Raise Up Your Beds: How Garden Boxes Elevate Home Growing While Reducing Carbon Emissions

"The world will not be destroyed by those who do evil, but by those who watch them without doing anything."                                                                                                                                                                             -- Albert Einstein

The imminent global warming crisis has gone from an urgent concern of activists and climate scientists to a prevalent topic in daily mainstream dialogue. Although this hot button issue has given rise to partisan arguments and wholesale denial of scientific facts, it has also led to the development of ways in which average, everyday citizens can help reverse climate change.

It is a well-documented fact that uprooting vegetation and overturning the earth’s crust releases carbon, and when this gas mixes with atmospheric oxygen it becomes CO2. Carbon emissions, including those from all industrialized nations, are responsible for the greenhouse effect. If gone uncorrected, this phenomenon will eventually incinerate all life on the planet’s surface.

Thankfully, it has been proven by agricultural scientists that the rise in atmospheric carbon levels can be curtailed by simply keeping the carbon beneath the earth’s crust. This can occur through carbon sequestration -- otherwise known as carbon farming or regenerative agriculture. In addition to the use of hydroponics and the practice of no-till farming, people who love to cultivate can do so in an eco-friendly way through raised-bed farming. These practices not only keep carbon beneath the planet’s surface, they also capture additional carbon as plants make their own food during photosynthesis.

Leave it Alone

A raised-bed garden is a series of rectangular planters that sit approximately 12 to 18 inches above the ground. By installing these islands of workable soil, you are leaving the ground on your property relatively undisturbed. Even though you may opt to till it once before installing the beds (for deep-rooting plants) you will not have to repeat the chore every 

planting cycle.

Save Your Back

Gardening in raised beds that are weed-free, need no tilling and are a foot or so closer to your reach can enable you to enjoy your green thumb with fewer aches and pains. Rather than having to repeatedly squat and bend over, you can use a plank of wood laid across the narrow sides of the beds as a makeshift seat, so that you are positioned at an optimal level for planting, trimming and harvesting.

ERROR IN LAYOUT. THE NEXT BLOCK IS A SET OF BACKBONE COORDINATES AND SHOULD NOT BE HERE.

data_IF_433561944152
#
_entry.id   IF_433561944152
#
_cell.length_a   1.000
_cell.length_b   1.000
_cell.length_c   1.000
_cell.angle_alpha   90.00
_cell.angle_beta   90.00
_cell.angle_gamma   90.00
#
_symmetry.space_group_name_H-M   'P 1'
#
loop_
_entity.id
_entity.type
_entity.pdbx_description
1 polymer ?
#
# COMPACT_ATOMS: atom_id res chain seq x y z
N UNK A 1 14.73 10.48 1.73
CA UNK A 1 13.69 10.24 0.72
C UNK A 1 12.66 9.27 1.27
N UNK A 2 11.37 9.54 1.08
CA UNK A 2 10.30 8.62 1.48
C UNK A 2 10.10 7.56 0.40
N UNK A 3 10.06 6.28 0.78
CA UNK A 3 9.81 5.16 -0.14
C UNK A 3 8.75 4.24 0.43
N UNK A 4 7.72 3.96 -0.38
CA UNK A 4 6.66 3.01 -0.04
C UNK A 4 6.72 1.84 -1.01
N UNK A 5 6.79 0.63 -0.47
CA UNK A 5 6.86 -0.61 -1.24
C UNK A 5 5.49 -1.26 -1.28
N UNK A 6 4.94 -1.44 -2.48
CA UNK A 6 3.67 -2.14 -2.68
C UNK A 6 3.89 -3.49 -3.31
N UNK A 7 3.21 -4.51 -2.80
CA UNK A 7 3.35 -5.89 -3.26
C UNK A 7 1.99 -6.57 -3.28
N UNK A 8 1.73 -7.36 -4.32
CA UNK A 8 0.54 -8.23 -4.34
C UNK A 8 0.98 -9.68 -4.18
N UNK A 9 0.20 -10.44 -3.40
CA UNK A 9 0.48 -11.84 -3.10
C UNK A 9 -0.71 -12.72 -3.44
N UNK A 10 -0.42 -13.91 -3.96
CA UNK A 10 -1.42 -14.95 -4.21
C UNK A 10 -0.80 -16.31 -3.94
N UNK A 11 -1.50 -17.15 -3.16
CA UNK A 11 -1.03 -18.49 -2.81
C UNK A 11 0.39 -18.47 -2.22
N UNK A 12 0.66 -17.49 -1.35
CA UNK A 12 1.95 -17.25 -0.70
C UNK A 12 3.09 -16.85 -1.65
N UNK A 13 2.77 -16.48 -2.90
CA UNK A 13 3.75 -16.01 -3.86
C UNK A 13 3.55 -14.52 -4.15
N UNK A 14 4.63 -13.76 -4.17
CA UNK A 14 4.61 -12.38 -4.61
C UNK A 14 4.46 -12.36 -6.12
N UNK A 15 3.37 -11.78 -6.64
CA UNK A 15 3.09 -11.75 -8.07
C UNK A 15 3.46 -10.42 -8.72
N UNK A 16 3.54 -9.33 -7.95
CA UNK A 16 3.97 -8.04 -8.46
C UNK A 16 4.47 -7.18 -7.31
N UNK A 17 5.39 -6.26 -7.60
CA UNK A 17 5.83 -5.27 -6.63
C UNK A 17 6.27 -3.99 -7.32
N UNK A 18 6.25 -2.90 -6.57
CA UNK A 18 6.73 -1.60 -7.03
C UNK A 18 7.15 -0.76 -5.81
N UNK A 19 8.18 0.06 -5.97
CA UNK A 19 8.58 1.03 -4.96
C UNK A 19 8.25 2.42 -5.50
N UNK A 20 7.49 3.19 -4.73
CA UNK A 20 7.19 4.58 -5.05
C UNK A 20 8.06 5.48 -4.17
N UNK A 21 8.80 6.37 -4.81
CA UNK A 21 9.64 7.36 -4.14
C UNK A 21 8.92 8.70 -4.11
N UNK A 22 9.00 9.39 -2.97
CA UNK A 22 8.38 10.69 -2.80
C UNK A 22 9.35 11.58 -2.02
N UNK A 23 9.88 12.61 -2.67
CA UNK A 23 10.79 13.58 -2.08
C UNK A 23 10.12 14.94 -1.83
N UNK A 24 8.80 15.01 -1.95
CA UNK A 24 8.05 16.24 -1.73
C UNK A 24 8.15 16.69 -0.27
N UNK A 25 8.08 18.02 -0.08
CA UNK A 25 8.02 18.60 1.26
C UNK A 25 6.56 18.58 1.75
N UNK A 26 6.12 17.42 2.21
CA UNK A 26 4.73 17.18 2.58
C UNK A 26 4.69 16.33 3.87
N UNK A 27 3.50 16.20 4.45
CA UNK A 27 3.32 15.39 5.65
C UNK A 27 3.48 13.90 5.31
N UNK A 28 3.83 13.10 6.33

Conserve Water

Raised garden boxes retain more moisture than ground-level gardens due to the simple fact that water cannot dissipate into the surrounding soil. A precisely timed and measured irrigation system can be a hassle-free way of hydrating plants at optimal (low evaporation) times. Reduced runoff also means less washing away of the raised-bed microbiome you have been cultivating through composting and the assemblage of high-quality soil.

Get Started Now

You can build your own raised garden beds out of repurposed items and/or scrap wood using any one of these 50 free design plans. Or, you can order easy-to-assemble kits that can be delivered to your front door. Alternately, large grow bags, pots and other portable containers are available if you have limited space or if you are on the move. Your infill should consist of 50% healthy loam (soil, sand and clay) and 50% compost. You can also opt for a mixture that is equal parts compost, peat moss and vermiculite.

X Hydro Supply is the premier online resource for home gardening equipment and hydroponic supplies. Take a look at our massive selection for all of your home growing needs. 

Sources:

https://sustainableamerica.org/blog/how-to-be-a-backyard-carbon-farmer/

https://gardenerspath.com/gear/enclosures/the-benefits-of-raised-bed-gardening/

https://sharedearth.com/

file:///home/chronos/u-db5f7ea7994f47cf4c27bb5c529dfcfc8f1ae969/MyFiles/Downloads/ua-3-1-180002%20(3).pdf

https://www.epicgardening.com/raised-bed-garden-plans/

Carbon emissionsCarbon sequestrationEco-friendly farmingGarden boxesGlobal warmingHome growingRaised bed gardeningRegenerative agricultureReverse global warming